Feeling comfortable I wanted to perk things up a bit. The Mint Maya supplied screen is green (mint, eh?) and clean, but let's be honest – not very exciting. Linux has a common cute character – the Penguin – that to me anyway is perfect. Fun, friendly and funny, cute and colorful and most importantly not at all businesslike and sterile. It makes you WANT to turn on your computer. So I found an appropriate image site (there's plenty of what's called Gnome Art and the like) and found my new screen friend for a colorful and welcoming background.

Next is what is called a dock. As you know Windows uses a thin strip or panel that runs across the bottom of your screen in all business, where's-my-report-chump fashion, with each open program occupying its own little rectangle, again in clonelike, businesslike Windows fashion. Although you can install a fewshortcut icons which tend to takeover your desktop -there's really not all that much room. To call the Windows desktop uninteresting would be an understatement.

A very highly rated Mint linked program (available via its “Software Manager”) is called Cairo-Dock (you will soon learn that Linux is all about fun and friendliness) and it is amazing. What they call a “dock” is a three dimensional animated series of funky icons that pop up (or out) from the bottom or even the sides of your screen. You can customize it with all your favorite programs, files, and procedures that you want. You can install subdocks which pop-up, but contain any number of other applications of your choice. There is even a setup category called “Fun” where you can further animate or enliven the dock(s), even add my favorite – a little Cairo-Penguin who jumps, flies, tumbles, sits, walks, slides, etc all around and over your dock.

The dock gives you quick access to you, your favorite things to do, organized the way you want and presented in a way to express how you work and – bear with me – feel! Yes, feel. Windows makes you feel like you're working stripping poultry, six chickens a minute, at an automated chicken factory farm. Not fun, not exciting, not personal and another chicken every ten seconds.

Not Linux, not Mint 13 and certainly not Cairo-Dock. I had no idea why anyone would want a dock – cute and fun, yes – but useful? You bet, and if you install this one you'll never go back.

A summary...

You've been very patient, and I'd be happy to share links and my experience with other dummies like me as to how moving to Linux and Mint Maya Mate went for me, and how easy it can be. If there is one thing I learned through what was honestly a pretty scary experience, it's this:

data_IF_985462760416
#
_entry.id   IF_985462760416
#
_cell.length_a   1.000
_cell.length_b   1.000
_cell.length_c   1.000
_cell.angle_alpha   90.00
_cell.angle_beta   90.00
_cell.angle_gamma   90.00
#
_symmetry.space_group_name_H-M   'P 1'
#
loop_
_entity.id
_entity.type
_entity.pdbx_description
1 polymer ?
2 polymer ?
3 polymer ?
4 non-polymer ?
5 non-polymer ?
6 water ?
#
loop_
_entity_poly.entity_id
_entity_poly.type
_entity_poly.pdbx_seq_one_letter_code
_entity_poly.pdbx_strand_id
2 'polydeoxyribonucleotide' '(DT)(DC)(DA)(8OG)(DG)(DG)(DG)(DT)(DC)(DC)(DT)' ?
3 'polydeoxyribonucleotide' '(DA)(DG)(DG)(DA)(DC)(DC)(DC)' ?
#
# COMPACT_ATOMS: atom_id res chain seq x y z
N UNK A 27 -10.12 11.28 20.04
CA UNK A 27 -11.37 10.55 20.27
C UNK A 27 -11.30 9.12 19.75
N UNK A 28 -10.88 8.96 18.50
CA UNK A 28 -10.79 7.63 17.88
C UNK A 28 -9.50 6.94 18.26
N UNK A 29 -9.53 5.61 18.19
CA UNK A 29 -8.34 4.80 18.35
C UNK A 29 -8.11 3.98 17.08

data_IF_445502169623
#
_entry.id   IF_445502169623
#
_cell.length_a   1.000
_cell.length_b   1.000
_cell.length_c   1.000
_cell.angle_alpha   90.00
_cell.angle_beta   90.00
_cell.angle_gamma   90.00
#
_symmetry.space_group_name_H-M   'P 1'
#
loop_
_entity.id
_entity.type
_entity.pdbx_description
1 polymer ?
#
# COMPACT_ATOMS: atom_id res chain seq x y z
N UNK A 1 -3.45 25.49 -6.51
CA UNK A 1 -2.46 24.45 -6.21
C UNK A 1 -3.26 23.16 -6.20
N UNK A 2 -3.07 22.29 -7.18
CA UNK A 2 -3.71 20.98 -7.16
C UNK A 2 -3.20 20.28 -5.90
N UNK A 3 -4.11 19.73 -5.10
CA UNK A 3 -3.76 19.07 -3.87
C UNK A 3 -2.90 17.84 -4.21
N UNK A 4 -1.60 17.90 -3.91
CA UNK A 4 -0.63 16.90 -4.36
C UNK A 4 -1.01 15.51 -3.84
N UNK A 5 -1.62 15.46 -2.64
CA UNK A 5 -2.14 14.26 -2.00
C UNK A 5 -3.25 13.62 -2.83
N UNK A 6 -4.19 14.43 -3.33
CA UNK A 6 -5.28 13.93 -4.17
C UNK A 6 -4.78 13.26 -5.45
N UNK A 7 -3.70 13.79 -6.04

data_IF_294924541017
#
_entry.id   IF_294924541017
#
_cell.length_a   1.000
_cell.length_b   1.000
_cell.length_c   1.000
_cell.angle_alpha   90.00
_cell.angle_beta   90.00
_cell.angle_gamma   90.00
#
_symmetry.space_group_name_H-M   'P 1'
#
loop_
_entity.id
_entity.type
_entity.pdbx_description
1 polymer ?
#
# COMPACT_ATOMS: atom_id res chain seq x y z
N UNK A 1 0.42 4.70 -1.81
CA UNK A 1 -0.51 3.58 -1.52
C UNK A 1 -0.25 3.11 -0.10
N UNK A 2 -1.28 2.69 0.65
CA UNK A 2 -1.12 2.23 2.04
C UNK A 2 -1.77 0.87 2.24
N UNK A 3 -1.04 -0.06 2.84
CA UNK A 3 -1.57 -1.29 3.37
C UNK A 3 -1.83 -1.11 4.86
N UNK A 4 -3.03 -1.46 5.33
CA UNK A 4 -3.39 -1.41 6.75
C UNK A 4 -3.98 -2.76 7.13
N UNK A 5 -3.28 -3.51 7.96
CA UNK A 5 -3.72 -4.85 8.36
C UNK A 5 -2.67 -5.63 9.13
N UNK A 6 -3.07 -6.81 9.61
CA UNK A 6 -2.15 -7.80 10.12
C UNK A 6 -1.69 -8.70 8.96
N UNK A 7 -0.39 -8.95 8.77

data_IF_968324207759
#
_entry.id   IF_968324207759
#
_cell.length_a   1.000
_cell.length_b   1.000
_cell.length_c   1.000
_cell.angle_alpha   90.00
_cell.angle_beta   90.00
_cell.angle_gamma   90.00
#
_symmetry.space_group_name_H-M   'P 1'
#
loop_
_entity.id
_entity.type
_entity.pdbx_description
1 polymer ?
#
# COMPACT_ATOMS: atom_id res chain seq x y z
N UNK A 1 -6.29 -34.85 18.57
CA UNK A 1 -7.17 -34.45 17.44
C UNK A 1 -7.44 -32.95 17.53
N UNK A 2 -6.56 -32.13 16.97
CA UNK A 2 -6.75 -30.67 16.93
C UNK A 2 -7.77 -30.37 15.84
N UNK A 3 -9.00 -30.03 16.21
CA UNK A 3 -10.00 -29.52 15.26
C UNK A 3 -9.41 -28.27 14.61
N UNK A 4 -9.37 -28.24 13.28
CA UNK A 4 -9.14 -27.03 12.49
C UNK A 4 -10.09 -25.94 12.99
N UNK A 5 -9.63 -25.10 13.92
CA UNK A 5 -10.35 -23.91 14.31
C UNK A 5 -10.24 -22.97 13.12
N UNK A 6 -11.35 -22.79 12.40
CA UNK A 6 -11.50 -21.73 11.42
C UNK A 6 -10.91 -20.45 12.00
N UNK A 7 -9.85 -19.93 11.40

If I can do it so can you, believe me. Since the early days of computing, and especially with the whole buggy (and now NSA bugged) Windows environment I came to expect problems, and the problems were almost always Windows or its software, which led to unending problems, workarounds, and both minor and major disasters. Sure I made a few bonehead mistakes (like not backing up enough) or trying new software that screwed things up, but in general - if it didn't work it was Windows.

Having now being rather quickly being forced into Linux and specifically Mint Maya Mate, when something goes wrong it is now mostly me and my learning process but it is generally NOT the operating system. That is surely the primary difference, but there is more.

Linux “feels”, and it feels different. It does not look, feel or perform in Window's corporate, Tyson Chicken factory fashion. It is tremendously fun and the users' community over at the Linux Mint website and forum are incredibly helpful and understanding. I won't kid you, even a “distro” like 13 is not completely a slam-dunk, and will entail a little more attention and (simple) education, but you are more than capable of this and it will make you a better and more effective person. Linux – like its penguin – will become your valued and reliable friend.

I believe this is due to its open source community - who are in it for love, not money, and who aren't afraid to try new things and continually improve them. Although it's my experience that Mint Maya Mate is a great choice for a tentative newbie, it is clear that this stable version is one that you can grow with and customize to your heart's content.

So far I believe all my goals have been met. A fun, stable, competent and corporate/intelligence proof environment populated by real and mostly good people. My final advice: find and buy only free-range, non-processed, ATB free chicken...

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Re: A Beginner's Guide to OS Paradise